Under the French “loi Evin” and more specifically Article L.3323-3 of the French Public Health Code, indirect advertising for alcoholic beverages is prohibited. According to this Article, what “shall be considered as propaganda or indirect advertising [is] the propaganda or advertising in favour of an organism, service, activity, product or article other than alcoholic beverage, which, through its graphics, its presentation, the use of a denomination, a trademark, an advertising emblem or another distinctive sign, reminds (consumers) of an alcoholic beverage”.

French Courts have interpreted this article to mean that, when registering alcoholic beverages with a trademark that is identical to a prior trademark registered for dissimilar goods, the rights of the owner of the prior mark are infringed since the latter can no longer be used without “reminding” consumers of the alcoholic beverage mark.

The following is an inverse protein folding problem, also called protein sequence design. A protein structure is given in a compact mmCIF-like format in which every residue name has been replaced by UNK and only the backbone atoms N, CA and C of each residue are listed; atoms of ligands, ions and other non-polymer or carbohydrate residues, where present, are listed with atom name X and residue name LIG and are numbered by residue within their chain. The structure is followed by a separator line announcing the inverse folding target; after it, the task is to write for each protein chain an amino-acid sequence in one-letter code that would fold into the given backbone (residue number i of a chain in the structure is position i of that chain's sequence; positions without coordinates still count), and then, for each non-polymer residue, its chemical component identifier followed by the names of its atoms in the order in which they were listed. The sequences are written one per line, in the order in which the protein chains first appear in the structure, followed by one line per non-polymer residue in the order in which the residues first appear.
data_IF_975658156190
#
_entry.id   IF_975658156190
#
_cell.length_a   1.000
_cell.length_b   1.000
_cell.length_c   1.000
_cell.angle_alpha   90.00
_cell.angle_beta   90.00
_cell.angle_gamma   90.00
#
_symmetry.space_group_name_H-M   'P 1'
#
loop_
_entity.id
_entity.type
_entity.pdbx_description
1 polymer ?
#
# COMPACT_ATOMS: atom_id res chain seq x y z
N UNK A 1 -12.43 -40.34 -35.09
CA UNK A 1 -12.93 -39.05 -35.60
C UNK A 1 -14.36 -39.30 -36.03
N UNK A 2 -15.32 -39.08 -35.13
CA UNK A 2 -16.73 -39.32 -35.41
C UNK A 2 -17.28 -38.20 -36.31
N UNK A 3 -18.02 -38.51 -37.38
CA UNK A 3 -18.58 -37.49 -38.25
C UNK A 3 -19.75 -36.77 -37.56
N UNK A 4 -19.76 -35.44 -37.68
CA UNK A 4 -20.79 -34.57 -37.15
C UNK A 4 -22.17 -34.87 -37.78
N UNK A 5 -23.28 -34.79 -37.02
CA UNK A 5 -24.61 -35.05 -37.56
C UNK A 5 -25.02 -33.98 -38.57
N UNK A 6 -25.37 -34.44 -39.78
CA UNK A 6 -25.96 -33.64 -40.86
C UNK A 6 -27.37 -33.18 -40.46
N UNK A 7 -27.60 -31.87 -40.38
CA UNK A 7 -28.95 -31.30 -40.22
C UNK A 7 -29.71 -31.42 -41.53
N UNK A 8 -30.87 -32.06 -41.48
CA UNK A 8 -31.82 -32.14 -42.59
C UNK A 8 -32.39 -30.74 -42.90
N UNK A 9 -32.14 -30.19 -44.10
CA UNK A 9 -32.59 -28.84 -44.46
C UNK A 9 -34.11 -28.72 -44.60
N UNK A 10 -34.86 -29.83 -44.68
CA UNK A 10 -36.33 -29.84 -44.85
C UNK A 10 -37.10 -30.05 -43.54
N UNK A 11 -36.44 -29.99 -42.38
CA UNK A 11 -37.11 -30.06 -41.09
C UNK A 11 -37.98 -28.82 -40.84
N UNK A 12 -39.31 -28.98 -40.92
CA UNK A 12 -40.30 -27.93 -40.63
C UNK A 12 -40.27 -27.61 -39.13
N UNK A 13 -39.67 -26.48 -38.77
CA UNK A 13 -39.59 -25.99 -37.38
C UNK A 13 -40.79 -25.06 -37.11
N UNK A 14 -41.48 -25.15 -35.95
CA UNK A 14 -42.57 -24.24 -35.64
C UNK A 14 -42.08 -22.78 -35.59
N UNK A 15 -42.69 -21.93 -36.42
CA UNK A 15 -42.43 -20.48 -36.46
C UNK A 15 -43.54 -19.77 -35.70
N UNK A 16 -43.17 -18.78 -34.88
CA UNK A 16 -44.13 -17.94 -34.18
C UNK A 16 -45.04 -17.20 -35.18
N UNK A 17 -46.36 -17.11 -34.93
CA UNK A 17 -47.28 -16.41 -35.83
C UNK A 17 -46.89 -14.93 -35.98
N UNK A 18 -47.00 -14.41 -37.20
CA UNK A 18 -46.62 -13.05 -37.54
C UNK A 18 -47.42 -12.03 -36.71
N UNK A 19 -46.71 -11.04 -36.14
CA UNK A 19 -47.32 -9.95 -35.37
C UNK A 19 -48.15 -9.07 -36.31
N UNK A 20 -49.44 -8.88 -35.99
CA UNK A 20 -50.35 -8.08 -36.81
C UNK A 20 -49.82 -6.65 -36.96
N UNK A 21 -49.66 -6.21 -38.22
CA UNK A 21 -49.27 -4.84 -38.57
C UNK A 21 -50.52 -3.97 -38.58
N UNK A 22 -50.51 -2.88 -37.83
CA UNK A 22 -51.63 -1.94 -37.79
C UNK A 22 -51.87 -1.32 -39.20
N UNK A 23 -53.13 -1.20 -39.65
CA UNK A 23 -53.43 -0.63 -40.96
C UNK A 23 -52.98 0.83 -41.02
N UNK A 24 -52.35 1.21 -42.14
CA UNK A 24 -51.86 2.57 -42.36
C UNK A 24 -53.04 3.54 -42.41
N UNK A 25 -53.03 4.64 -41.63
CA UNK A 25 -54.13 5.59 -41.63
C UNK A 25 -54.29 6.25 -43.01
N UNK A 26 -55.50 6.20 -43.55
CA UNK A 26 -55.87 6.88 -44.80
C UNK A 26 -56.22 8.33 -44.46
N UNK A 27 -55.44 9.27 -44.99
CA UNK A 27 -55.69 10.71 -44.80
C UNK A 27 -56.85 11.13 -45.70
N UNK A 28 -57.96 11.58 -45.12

A recent decision of the Cour de cassation dated 20 November 2012 again confirms this interpretation of the law. The owner of the trademark “Diptyque”, registered and used for home decoration goods, leather goods and clothing, sued Hennessy which had registered an identical trademark for alcoholic beverages. The Cour de cassation upheld the Paris Court of Appeal decision which had considered that the registration of the trademark “Diptyque” for alcoholic beverages deprived the owner of the earlier trademark of freely using its trademark. As a result, Hennesey’s trademark was cancelled.

In consequence, when selecting and filing alcoholic beverage trademarks in France, it is crucial to search and clear trademarks covering dissimilar goods.